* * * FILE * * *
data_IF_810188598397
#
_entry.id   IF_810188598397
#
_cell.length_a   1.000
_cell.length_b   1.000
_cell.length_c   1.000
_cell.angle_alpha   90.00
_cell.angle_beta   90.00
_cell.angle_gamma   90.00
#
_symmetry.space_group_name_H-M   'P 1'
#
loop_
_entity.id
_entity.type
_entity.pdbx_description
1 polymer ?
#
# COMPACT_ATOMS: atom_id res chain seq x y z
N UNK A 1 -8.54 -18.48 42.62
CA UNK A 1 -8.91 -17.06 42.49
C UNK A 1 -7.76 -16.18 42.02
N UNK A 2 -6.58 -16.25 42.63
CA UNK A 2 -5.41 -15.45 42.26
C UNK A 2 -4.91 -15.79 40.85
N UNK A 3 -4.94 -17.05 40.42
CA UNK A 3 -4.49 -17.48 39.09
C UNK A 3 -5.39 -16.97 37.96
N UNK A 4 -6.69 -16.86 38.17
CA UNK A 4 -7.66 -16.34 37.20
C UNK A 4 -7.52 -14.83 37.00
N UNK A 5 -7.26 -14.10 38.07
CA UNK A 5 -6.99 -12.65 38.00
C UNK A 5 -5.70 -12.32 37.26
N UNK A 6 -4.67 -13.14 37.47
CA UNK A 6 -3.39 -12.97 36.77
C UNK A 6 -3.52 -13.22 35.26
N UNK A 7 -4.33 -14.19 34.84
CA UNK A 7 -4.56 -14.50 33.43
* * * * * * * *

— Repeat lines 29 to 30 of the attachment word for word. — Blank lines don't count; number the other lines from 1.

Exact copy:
C UNK A 3 -5.39 -16.97 37.96
N UNK A 4 -6.69 -16.86 38.17